The Theology of Parties
Today I’ve trimmed up the hedges, cleaned the bathrooms, made room in the fridge for homemade salsa and Mexican beer, and made a run to the liquor store for tequila and margarita mix. And I’ve counted it as ministry. Sure ’nuff work that I’m called to do on behalf of, and alongside, the people of God.
Because here’s the thing. You cannot swing a dead cat in the Bible without running into one of God’s parties. You know how they make that Bible with red letters wherever Jesus speaks? Or the one with green print every time earth and its ecology are mentioned? Or the really hard one with highlighting over all the parts that talk about God’s special concern for the poor? I humbly submit that some publisher should add a new one to the collection: I want a Bible with hot pink confetti sprinkled over all the parties in the Bible.
Hot pink confetti for all the times that God’s prophets predict a big banquet in God’s dining room when God finally gets everything God wants. God’s been cooking all day, and there are enough chairs for everybody – me, my friends, my neighbors, and my enemies. Check out Isaiah 25:6-9 for just one example. Rich food. Aged wines. Yum yum.
Hot pink confetti for all the times God’s people are instructed to bring their first fruits to the altar, the tithe of their herds and crops; and, when they’ve sufficiently submitted those gifts to the priest, they’re instructed to use that stuff to throw a giant party for everybody who doesn’t have stuff of their own, a party to which they themselves are also invited. Don’t believe me? Check out Deuteronomy 26:1-11. “Then you, together with the Levites and the aliens who reside among you, shall celebrate with all the bounty that the Lord your God has given to you and your house!” Tithing = par-TAY! Who knew?
Hot pink confetti for all the times Jesus goes beyond base-level sustenance for the people he loves and feeds them till they’re full, sending them home with doggie bags; or gives them the best drink they’ve ever tasted even when the peak of the party has passed. I don’t have to give you scripture and verse for those. You know them already.
Pink confetti for all the times Jesus describes the “kingdom of God” like a feast, a banquet, a wedding reception, a party you don’t want to miss. Pink confetti for all the times Jesus is accused of eating and drinking too much, celebrating too much with all the wrong people all the dadgum time. “The Son of Man came eating and drinking, and they say, ‘Look, a glutton and a drunkard, a friend of tax collectors and sinners!’” (Matthew 11:19). I say, who wouldn’t want to follow a messiah like that?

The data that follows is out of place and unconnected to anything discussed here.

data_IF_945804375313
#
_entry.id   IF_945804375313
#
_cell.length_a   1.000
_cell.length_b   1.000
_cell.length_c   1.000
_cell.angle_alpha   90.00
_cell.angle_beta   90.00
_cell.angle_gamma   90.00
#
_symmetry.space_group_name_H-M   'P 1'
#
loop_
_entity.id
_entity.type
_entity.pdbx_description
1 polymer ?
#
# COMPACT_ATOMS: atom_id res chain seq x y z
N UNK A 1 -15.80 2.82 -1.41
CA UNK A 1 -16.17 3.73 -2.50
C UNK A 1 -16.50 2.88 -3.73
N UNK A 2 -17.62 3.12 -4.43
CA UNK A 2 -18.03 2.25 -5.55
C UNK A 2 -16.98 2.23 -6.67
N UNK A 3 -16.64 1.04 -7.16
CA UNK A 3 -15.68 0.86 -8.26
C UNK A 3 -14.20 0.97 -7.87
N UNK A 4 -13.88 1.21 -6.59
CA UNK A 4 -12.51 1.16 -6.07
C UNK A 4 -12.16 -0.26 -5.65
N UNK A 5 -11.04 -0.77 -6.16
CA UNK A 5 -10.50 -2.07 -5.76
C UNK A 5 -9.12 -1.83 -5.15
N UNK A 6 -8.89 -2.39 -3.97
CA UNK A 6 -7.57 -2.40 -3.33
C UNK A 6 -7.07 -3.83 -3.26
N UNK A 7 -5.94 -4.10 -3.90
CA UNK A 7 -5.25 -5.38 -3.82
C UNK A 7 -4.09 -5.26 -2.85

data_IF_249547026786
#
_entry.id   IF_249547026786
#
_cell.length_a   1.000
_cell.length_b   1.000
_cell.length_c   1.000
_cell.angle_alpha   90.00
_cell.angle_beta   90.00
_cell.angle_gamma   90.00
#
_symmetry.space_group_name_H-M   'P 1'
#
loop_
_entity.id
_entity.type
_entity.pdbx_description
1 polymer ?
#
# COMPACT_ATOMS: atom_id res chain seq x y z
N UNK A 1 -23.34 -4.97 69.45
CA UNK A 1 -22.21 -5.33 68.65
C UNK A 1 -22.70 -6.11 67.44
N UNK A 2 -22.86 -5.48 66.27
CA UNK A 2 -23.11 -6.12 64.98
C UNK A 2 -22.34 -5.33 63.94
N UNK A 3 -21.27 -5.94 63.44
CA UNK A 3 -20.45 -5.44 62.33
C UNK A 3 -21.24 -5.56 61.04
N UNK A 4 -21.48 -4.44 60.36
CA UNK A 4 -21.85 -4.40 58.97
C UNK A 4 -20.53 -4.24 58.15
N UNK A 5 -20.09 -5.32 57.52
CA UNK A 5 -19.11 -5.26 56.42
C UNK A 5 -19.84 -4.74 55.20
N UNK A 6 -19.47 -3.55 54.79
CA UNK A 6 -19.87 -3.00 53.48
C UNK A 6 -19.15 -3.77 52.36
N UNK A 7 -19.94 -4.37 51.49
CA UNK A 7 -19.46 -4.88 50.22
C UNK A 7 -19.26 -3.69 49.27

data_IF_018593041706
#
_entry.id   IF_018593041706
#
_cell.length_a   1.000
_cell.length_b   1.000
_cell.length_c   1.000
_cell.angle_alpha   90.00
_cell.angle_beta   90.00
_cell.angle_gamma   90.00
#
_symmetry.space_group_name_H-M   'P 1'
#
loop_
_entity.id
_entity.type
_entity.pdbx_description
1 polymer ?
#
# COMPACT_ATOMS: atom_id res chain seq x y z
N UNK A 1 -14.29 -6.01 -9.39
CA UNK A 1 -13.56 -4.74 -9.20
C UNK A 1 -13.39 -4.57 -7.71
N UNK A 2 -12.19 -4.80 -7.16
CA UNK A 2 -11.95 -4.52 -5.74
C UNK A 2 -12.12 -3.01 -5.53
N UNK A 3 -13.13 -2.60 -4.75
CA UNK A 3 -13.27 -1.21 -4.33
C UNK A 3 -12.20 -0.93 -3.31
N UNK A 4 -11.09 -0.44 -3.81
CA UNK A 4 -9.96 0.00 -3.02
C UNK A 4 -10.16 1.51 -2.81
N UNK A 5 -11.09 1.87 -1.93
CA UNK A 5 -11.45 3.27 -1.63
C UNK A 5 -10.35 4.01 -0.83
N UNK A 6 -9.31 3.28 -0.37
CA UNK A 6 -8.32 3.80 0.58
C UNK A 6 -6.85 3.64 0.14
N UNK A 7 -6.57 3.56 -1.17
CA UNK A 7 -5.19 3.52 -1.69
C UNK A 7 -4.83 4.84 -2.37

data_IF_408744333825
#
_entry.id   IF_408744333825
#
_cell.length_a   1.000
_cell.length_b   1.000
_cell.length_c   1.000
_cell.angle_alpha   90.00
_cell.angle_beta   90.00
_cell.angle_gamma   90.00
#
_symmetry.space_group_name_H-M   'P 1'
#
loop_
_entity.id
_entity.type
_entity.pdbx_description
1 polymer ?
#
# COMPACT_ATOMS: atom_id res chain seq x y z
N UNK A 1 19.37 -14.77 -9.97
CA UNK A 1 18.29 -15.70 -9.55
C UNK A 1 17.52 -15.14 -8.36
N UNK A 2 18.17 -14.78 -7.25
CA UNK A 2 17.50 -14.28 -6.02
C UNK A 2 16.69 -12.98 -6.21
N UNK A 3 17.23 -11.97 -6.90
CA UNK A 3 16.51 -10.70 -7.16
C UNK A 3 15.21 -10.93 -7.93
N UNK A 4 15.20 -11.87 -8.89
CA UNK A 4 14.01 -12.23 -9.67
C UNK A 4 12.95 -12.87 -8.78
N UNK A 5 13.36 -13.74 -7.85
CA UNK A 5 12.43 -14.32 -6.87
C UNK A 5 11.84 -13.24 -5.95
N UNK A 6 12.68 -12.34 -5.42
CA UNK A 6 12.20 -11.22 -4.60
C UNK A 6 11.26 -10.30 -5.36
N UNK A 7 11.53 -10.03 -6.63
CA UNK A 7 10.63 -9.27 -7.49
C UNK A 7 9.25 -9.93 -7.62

So here’s something we count as important kingdom work at Galileo Church: we throw parties. If there’s no reason to have one, we make one up. After Christmas we threw a “We Survived the Holidays” party, because a lot of our friends suffer through holidays with – or without – their loved ones. When it was my birthday, there were no presents (because that wasn’t the point!) but there was lots of cake, and there were lots of people, and we blew off a lot of steam. We all went roller skating one night for no good reason other than it helped us have an intergenerationally hilarious good time. I’m doing chores today to get ready for Dos de Mayo tonight – because, you know, Cinco de Mayo is on a Monday, and that’s a lousy party day.
We do this as a form of kingdom work, because we believe that in the future of God’s imagining, “the shroud that is cast over all peoples” and “the sheet that is spread over all nations” will be ripped away, and God will swallow Death as an appetizer, and all God’s people will be invited to boogie down as tears are wiped away and disgrace is erased from our existence. The table will be laden with deliciousness and no one will be turned away. (This is Isaiah 25 again.)
So we’re doing our part to puuuuullllllll God’s future into our present, one party at a time. This is good work, church. Y’all come on over.